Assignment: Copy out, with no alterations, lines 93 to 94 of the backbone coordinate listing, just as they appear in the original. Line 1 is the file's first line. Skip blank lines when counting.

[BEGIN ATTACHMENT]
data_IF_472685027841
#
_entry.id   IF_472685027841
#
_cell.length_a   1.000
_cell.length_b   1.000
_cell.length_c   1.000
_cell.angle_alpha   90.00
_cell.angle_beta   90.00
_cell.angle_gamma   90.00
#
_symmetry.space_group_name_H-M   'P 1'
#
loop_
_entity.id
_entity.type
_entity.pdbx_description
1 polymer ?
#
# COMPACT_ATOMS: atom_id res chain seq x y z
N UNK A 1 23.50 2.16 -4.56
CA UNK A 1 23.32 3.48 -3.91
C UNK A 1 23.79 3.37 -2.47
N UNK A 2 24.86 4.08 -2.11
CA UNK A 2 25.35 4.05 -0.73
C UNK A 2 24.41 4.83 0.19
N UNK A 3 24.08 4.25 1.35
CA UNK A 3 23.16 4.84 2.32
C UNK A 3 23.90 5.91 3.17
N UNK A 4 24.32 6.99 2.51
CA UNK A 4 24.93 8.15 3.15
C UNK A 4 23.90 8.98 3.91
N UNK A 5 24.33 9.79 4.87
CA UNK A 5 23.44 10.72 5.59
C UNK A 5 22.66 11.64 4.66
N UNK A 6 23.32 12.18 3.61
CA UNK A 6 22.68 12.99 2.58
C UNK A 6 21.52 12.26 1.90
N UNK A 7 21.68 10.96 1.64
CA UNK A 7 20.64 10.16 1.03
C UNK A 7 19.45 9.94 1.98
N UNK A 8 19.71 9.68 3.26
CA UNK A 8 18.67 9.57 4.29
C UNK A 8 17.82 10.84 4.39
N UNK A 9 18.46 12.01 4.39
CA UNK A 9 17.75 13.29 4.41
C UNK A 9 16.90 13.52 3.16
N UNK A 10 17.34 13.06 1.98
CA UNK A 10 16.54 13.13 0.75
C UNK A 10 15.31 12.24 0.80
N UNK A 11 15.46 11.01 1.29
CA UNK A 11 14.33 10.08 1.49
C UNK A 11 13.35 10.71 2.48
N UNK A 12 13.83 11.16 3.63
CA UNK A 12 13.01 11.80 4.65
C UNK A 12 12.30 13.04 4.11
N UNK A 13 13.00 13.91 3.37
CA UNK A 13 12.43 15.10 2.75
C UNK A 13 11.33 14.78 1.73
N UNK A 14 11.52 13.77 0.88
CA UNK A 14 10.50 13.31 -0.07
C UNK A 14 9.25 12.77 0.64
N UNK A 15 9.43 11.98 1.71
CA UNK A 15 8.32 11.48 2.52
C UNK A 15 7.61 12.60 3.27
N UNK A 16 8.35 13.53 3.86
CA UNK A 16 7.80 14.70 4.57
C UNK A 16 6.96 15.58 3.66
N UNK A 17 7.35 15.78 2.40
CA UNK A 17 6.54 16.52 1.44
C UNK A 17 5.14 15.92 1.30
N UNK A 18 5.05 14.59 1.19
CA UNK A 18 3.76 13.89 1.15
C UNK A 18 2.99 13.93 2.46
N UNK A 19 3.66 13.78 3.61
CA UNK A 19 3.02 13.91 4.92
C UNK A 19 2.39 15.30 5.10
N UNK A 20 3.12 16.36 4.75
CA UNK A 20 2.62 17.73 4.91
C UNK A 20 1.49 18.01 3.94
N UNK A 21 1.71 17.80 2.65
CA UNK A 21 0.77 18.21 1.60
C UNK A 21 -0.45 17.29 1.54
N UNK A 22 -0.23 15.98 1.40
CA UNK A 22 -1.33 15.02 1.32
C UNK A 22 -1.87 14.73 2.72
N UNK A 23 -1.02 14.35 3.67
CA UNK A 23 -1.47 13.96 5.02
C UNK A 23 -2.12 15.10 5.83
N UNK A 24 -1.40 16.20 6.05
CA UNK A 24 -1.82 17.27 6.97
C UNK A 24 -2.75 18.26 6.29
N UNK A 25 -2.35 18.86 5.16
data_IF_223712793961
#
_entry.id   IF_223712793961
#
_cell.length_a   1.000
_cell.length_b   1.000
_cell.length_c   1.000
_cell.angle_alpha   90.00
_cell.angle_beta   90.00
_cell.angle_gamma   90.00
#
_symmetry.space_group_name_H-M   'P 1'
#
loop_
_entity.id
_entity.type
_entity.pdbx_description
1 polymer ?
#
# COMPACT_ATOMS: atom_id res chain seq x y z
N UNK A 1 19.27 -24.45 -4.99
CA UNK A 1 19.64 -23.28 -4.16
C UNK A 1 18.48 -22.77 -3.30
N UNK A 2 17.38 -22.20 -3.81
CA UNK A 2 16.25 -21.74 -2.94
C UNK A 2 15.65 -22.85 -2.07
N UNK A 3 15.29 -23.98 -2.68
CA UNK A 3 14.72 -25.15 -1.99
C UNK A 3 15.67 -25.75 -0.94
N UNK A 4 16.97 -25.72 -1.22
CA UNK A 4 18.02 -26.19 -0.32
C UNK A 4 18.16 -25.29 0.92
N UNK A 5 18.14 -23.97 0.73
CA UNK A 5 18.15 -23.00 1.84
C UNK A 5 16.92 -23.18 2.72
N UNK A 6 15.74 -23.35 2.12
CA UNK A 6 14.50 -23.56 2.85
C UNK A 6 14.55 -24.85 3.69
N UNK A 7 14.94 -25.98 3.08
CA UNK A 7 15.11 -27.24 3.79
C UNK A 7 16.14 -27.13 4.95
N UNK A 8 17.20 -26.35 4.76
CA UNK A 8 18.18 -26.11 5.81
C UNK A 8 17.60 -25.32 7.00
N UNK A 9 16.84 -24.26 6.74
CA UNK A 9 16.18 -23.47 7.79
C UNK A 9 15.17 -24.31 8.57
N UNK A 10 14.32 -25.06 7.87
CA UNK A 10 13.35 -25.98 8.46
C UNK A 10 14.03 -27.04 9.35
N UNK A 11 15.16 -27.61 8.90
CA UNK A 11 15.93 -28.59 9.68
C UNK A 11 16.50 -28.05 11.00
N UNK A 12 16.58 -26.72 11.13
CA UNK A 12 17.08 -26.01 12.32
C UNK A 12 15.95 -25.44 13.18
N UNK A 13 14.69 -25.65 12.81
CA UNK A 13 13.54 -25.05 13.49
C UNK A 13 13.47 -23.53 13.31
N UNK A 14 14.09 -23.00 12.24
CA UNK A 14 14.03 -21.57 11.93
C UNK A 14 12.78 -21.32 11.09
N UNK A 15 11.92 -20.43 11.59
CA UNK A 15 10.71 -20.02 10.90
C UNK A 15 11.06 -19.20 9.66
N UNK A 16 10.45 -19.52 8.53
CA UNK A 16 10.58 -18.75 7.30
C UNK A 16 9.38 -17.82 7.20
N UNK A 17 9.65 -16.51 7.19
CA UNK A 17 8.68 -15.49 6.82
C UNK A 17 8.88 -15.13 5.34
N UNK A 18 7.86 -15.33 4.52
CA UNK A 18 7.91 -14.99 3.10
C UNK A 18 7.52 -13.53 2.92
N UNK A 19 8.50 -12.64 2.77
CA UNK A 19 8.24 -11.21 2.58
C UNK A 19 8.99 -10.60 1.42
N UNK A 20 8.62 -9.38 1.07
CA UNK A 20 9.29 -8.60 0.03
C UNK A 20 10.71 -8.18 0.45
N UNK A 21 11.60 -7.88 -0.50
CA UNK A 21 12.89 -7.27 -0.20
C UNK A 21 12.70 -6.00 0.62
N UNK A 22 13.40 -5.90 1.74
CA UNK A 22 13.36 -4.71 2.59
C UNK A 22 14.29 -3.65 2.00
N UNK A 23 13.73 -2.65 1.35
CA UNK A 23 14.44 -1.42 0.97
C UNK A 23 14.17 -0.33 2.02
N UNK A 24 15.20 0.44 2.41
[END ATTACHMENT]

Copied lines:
N UNK A 25 -2.35 18.86 5.16
data_IF_223712793961